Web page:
There are several important points to note here. A) Ladakh seems to have disappeared from public and policy discourse because focus seems to have shifted onto a sub-set of the historical IOJK – i.e. Jammu & Kashmir UT. Ladakh is very much a part of the original IOJK; Pakistan has claims on it as well; and, it cannot be de-linked from the broader discussion on the Kashmir dispute. B) As I have mentioned above, even originally, the intent in New Delhi was to formally incorporate Jammu & Kashmir into the Indian Union. Therefore, today, when “restoration of statehood” is discussed, it is an incorrect – and demeaning – characterization. A “restoration” would mean re-instatement of Article 370 which held special status provisions for IOJK. That is to say, a “restored” Jammu & Kashmir would have its own constituent assembly, its own constitution and its own flag. Giving Jammu & Kashmir UT a status equivalent to any other state in the Indian Union does not mean “restoration” at all. It means giving the same an entirely ‘new’ status. Here, this would mean Jammu & Kashmir getting a legislative assembly with truncated powers and without a regional constitution or flag.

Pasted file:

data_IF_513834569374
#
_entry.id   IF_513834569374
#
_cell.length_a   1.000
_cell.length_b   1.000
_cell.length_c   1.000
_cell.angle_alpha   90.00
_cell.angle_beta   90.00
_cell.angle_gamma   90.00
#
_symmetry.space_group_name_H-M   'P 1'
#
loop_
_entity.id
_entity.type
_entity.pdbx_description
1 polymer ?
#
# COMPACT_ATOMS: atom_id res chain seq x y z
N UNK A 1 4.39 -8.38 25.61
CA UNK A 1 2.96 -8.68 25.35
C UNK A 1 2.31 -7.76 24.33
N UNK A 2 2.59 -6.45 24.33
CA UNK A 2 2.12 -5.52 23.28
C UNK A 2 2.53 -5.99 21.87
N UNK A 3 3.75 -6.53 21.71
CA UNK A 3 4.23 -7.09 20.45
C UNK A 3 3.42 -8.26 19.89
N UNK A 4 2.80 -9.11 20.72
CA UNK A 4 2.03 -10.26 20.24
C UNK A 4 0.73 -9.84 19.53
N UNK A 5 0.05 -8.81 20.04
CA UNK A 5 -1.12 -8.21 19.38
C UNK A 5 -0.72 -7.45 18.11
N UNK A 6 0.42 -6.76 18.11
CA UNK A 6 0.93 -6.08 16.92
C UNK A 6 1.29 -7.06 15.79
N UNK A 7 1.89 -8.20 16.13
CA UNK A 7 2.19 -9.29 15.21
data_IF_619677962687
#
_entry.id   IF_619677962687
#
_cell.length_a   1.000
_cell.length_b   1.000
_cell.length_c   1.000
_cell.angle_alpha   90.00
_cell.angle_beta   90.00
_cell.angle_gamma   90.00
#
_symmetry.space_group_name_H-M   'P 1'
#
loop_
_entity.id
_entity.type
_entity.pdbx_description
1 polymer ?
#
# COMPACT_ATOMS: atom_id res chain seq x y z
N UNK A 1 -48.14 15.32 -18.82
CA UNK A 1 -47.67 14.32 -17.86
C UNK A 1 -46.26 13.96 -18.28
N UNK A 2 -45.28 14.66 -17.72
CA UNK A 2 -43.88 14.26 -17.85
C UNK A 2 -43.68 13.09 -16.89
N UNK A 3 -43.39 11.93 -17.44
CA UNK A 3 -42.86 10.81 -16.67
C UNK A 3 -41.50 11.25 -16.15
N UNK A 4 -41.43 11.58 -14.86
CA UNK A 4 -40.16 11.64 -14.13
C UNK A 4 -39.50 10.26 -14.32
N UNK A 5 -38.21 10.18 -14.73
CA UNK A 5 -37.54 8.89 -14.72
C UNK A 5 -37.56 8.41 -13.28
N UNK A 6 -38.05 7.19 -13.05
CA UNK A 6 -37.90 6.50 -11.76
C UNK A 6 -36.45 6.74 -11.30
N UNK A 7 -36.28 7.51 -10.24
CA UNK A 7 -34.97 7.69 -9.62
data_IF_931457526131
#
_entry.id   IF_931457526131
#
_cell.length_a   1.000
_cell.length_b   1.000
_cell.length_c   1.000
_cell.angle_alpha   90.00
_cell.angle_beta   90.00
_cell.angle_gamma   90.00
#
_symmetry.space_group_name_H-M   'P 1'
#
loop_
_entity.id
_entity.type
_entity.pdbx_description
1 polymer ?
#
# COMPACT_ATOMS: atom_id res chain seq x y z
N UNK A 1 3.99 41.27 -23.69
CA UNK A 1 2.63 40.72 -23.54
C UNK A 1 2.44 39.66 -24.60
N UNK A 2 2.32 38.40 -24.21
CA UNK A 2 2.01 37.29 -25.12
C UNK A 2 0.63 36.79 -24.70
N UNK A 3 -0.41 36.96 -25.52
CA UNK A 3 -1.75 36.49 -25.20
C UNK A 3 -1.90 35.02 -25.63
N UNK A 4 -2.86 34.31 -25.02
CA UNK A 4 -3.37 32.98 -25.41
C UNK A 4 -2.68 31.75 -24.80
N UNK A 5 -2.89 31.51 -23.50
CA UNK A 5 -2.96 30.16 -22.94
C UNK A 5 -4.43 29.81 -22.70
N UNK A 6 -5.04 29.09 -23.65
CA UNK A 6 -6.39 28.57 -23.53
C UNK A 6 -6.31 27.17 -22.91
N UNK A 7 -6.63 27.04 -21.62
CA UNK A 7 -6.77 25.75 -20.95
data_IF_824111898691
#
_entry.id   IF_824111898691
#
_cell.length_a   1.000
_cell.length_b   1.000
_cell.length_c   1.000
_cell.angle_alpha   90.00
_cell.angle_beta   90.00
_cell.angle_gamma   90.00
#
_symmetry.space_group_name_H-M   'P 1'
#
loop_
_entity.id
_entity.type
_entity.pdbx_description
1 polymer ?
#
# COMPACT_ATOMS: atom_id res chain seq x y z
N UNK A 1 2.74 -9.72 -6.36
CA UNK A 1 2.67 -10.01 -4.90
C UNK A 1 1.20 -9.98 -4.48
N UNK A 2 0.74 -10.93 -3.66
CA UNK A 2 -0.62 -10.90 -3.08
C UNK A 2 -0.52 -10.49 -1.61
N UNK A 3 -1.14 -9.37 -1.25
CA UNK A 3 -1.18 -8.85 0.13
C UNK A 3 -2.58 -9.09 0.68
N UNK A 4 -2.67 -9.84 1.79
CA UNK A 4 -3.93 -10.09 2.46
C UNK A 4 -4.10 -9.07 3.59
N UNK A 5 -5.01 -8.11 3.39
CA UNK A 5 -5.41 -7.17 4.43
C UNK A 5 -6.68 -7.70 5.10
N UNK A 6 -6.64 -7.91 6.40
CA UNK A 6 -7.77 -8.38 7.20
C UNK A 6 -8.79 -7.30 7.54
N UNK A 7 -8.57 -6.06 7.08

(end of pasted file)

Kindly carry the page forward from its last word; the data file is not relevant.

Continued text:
This act, if and when fully executed, would be nothing more than unilaterally and arbitrarily absorbing half of the disputed territory into India – and then, to top it off – ringing a note of finality over it. Think of this: Will any Indian government in the future negotiate accession of one of its states from the Union or, more so, its accession and then merger with another country or entity? If it does, then what is stopping it from negotiating with other states over similar aspirations? Therefore, such is unlikely. Put another way, such an act would present both Kashmiris and Pakistan with a fait accompli by “changing things on the ground”.

Anyway, coming back, between the August 5th actions and “statehood” for Jammu & Kashmir UT, there are several important steps that we ought to consider. The same 2019 Reorganization law also made for a new legislative assembly for the soon-to-be ‘State of Jammu & Kashmir’. In this, it provided for a 114 member house. Of particular note in this context is that this new assembly is supposed to give the southerly region of Jammu greater representation in the house.